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Mastering Relations Written by Aldo Olivares

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In the previous chapter, you learned all you need to know about tables, entities and annotations. You also learned how to create your database and how to get a runtime instance of it by using the Room.databaseBuilder method.

In this chapter, you are going to learn even more about entities by creating relations between them using foreign keys and the @Relation annotation. Along the way, you will learn:

  • How to create a relationship using primary keys and foreign keys.
  • How to define a one to many relationship in Room.
  • How to represent different kinds of relationships using entity-relationship diagrams.
  • How to use the @Embedded annotation.
  • How to use the @ForeignKey annotation.
  • How to use the @Relationship annotation.

Ready? Let’s get started.

Note: This chapter assumes you have basic knowledge of Kotlin and Android. If you’re new to Android, check out our Android tutorials. If you know Android, but are unfamiliar with Kotlin, take a look at Kotlin For Android: An Introduction.

Getting started

If you are following along with your own app, open it up. If not, don’t worry you can use the starter project for this chapter, which you can find in the attachments. Now, open the app in Android Studio 3.2 or greater by going to File ▸ New ▸ Import Project, and selecting the build.gradle file in the root of the project.

Once the starter project finishes loading and building, run the app on a device or emulator.

The DroidQuiz application
The DroidQuiz application

Great! The app is working as expected.

The code is basically the same as the previous chapter. But, if you are just getting started, here is a quick recap of the packages and the code:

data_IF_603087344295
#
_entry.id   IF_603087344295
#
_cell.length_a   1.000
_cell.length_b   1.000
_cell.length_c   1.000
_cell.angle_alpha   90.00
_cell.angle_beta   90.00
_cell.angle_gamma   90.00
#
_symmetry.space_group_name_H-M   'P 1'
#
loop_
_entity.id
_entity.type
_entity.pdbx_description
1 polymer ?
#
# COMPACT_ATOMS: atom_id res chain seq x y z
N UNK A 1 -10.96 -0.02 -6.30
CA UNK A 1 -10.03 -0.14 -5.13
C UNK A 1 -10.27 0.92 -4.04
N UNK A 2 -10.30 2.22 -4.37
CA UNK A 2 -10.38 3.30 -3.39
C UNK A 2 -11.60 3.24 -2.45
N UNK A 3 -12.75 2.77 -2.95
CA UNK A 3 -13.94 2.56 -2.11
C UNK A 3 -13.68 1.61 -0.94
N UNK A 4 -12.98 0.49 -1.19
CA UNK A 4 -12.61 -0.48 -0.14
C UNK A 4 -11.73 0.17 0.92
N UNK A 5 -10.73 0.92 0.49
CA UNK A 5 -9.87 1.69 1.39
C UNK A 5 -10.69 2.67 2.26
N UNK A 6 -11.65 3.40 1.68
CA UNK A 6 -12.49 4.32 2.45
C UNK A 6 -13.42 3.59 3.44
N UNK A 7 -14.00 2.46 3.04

• The data package contains the db package and the model package. The db package contains the class that creates your Room database, while the model package contains all of the code for the entities created in the previous chapter.
  • The view package contains the code for all of the activities of your app.

You are no doubt eager to start writing some code. But, before that, you will need to learn a bit of theory first!

Relations and entity-relationship diagrams

In this chapter, we are going to create a relation between the Question entity and the Answer entity that you created in the previous chapter. The only problem is… you know… relationships are always hard to understand even if it is just between two single tables. Therefore, in this section, we are going to talk about a little tool that will help you to better understand the different kinds of relations between tables: entity-relationship diagrams.


Represents a component, object or a concept of a system. Concepts described by an entity can be concrete, such as a student or a car, or abstract, such as an event or a schedule. Entities are translated as tables when creating your database schema. They are commonly illustrated as rectangles in most ER diagrams:

The Student entity
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The User entity